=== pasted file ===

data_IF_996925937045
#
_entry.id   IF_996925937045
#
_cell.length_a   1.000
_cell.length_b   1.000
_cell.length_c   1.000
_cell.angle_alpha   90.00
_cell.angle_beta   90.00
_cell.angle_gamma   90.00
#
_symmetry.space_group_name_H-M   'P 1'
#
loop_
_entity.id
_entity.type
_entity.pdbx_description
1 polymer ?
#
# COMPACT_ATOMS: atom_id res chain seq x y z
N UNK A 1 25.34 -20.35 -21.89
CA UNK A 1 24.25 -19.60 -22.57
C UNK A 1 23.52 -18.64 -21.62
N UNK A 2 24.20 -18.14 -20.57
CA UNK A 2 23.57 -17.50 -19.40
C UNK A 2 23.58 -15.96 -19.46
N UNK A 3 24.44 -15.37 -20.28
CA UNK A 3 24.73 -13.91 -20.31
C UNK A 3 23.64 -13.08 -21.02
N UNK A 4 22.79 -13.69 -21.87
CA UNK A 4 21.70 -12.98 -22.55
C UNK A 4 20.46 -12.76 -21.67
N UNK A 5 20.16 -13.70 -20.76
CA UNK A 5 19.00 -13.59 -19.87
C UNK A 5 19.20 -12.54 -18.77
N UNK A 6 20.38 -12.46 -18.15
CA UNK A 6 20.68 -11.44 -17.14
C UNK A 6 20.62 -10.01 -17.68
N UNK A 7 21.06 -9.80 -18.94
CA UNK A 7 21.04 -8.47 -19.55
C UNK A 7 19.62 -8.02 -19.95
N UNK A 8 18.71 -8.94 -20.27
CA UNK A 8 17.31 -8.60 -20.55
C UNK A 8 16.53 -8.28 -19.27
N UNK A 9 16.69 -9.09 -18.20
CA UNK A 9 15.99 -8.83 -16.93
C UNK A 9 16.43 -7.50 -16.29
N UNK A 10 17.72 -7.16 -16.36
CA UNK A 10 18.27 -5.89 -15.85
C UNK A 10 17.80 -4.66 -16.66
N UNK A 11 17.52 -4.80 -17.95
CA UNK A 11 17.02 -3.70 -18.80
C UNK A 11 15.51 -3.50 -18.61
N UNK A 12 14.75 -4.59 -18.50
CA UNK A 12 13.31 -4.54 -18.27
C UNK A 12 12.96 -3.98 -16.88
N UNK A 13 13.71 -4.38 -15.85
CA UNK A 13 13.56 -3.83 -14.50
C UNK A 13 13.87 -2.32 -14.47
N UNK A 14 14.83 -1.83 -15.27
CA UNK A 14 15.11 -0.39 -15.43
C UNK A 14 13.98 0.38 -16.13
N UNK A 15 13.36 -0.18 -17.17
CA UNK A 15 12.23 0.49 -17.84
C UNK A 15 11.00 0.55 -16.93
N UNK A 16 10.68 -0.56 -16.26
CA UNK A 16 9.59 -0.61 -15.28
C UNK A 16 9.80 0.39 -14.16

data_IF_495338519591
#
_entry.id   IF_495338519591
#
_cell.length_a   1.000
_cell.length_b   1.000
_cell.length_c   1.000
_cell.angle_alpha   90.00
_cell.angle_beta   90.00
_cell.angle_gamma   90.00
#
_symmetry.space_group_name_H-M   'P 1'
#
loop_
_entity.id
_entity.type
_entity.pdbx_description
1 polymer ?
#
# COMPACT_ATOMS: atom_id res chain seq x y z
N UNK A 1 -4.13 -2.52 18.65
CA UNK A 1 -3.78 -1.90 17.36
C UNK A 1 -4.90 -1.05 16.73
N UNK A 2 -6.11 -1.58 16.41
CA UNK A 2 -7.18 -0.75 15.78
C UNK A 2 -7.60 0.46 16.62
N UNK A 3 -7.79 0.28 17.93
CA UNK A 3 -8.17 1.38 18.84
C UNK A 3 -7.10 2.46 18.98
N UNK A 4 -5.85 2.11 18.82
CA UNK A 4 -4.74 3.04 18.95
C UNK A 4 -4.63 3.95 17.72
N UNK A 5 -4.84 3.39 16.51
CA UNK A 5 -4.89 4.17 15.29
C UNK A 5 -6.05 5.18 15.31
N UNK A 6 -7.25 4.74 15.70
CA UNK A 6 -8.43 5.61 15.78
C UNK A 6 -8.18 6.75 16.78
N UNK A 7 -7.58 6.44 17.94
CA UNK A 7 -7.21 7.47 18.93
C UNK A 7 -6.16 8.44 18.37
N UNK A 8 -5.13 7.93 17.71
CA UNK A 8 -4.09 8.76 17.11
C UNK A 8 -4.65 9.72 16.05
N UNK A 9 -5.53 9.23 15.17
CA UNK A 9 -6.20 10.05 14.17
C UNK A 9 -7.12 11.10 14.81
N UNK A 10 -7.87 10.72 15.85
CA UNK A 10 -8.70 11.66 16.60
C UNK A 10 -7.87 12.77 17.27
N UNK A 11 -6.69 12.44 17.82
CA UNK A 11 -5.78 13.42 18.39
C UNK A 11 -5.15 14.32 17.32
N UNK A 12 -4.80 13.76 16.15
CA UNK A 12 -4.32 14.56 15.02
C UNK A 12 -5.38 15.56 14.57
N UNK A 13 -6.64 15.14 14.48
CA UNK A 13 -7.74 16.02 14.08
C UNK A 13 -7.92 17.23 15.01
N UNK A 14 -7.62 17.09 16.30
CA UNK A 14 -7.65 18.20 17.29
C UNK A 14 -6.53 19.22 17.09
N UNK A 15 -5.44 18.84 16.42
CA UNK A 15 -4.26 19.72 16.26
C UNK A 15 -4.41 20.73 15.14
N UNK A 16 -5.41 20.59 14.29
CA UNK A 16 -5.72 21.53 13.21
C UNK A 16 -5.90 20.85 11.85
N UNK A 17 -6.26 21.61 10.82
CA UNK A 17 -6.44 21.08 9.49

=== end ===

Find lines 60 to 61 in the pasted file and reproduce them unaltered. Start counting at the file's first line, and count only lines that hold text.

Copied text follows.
N UNK A 14 14.83 -1.83 -15.27
CA UNK A 14 15.11 -0.39 -15.43